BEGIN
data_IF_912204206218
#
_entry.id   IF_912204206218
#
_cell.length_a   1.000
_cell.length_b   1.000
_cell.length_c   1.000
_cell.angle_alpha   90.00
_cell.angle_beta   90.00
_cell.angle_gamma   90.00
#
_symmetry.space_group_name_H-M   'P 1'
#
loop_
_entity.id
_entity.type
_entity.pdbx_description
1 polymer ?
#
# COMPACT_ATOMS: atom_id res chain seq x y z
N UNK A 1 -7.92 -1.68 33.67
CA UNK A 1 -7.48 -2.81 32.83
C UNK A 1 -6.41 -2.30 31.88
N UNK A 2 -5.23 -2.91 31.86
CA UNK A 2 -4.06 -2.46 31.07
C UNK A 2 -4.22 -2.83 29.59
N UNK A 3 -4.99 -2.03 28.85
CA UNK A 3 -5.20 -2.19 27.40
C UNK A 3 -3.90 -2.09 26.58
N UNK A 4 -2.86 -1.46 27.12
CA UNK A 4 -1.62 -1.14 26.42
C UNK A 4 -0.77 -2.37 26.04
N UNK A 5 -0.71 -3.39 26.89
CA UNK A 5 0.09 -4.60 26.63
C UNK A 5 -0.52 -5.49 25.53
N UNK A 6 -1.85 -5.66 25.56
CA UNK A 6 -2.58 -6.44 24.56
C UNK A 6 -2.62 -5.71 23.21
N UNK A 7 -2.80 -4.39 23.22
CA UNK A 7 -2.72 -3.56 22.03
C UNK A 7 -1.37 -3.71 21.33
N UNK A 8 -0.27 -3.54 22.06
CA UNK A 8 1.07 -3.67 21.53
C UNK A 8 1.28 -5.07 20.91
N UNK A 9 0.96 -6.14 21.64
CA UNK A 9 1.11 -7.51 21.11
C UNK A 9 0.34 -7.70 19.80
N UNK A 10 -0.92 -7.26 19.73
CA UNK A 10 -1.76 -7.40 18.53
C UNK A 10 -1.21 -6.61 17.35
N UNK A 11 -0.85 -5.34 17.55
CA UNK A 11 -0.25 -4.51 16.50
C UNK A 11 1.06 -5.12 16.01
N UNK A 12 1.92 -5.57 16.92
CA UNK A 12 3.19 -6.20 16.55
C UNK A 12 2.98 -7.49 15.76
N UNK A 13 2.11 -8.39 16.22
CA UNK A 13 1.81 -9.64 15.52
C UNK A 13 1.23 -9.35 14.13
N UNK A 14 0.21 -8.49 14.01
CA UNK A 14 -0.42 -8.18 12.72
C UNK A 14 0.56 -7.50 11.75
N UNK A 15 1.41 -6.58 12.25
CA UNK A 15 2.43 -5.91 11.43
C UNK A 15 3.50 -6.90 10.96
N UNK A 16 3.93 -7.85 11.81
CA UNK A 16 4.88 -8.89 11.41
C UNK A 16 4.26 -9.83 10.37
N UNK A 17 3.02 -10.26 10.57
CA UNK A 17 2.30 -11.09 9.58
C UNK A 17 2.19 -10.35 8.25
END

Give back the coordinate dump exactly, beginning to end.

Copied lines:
data_IF_912204206218
#
_entry.id   IF_912204206218
#
_cell.length_a   1.000
_cell.length_b   1.000
_cell.length_c   1.000
_cell.angle_alpha   90.00
_cell.angle_beta   90.00
_cell.angle_gamma   90.00
#
_symmetry.space_group_name_H-M   'P 1'
#
loop_
_entity.id
_entity.type
_entity.pdbx_description
1 polymer ?
#
# COMPACT_ATOMS: atom_id res chain seq x y z
N UNK A 1 -7.92 -1.68 33.67
CA UNK A 1 -7.48 -2.81 32.83
C UNK A 1 -6.41 -2.30 31.88
N UNK A 2 -5.23 -2.91 31.86
CA UNK A 2 -4.06 -2.46 31.07
C UNK A 2 -4.22 -2.83 29.59
N UNK A 3 -4.99 -2.03 28.85
CA UNK A 3 -5.20 -2.19 27.40
C UNK A 3 -3.90 -2.09 26.58
N UNK A 4 -2.86 -1.46 27.12
CA UNK A 4 -1.62 -1.14 26.42
C UNK A 4 -0.77 -2.37 26.04
N UNK A 5 -0.71 -3.39 26.89
CA UNK A 5 0.09 -4.60 26.63
C UNK A 5 -0.52 -5.49 25.53
N UNK A 6 -1.85 -5.66 25.56
CA UNK A 6 -2.58 -6.44 24.56
C UNK A 6 -2.62 -5.71 23.21
N UNK A 7 -2.80 -4.39 23.22
CA UNK A 7 -2.72 -3.56 22.03
C UNK A 7 -1.37 -3.71 21.33
N UNK A 8 -0.27 -3.54 22.06
CA UNK A 8 1.07 -3.67 21.53
C UNK A 8 1.28 -5.07 20.91
N UNK A 9 0.96 -6.14 21.64
CA UNK A 9 1.11 -7.51 21.11
C UNK A 9 0.34 -7.70 19.80
N UNK A 10 -0.92 -7.26 19.73
CA UNK A 10 -1.76 -7.40 18.53
C UNK A 10 -1.21 -6.61 17.35
N UNK A 11 -0.85 -5.34 17.55
CA UNK A 11 -0.25 -4.51 16.50
C UNK A 11 1.06 -5.12 16.01
N UNK A 12 1.92 -5.57 16.92
CA UNK A 12 3.19 -6.20 16.55
C UNK A 12 2.98 -7.49 15.76
N UNK A 13 2.11 -8.39 16.22
CA UNK A 13 1.81 -9.64 15.52
C UNK A 13 1.23 -9.35 14.13
N UNK A 14 0.21 -8.49 14.01
CA UNK A 14 -0.42 -8.18 12.72
C UNK A 14 0.56 -7.50 11.75
N UNK A 15 1.41 -6.58 12.25
CA UNK A 15 2.43 -5.91 11.43
C UNK A 15 3.50 -6.90 10.96
N UNK A 16 3.93 -7.85 11.81
CA UNK A 16 4.88 -8.89 11.41
C UNK A 16 4.26 -9.83 10.37
N UNK A 17 3.02 -10.26 10.57
CA UNK A 17 2.30 -11.09 9.58
C UNK A 17 2.19 -10.35 8.25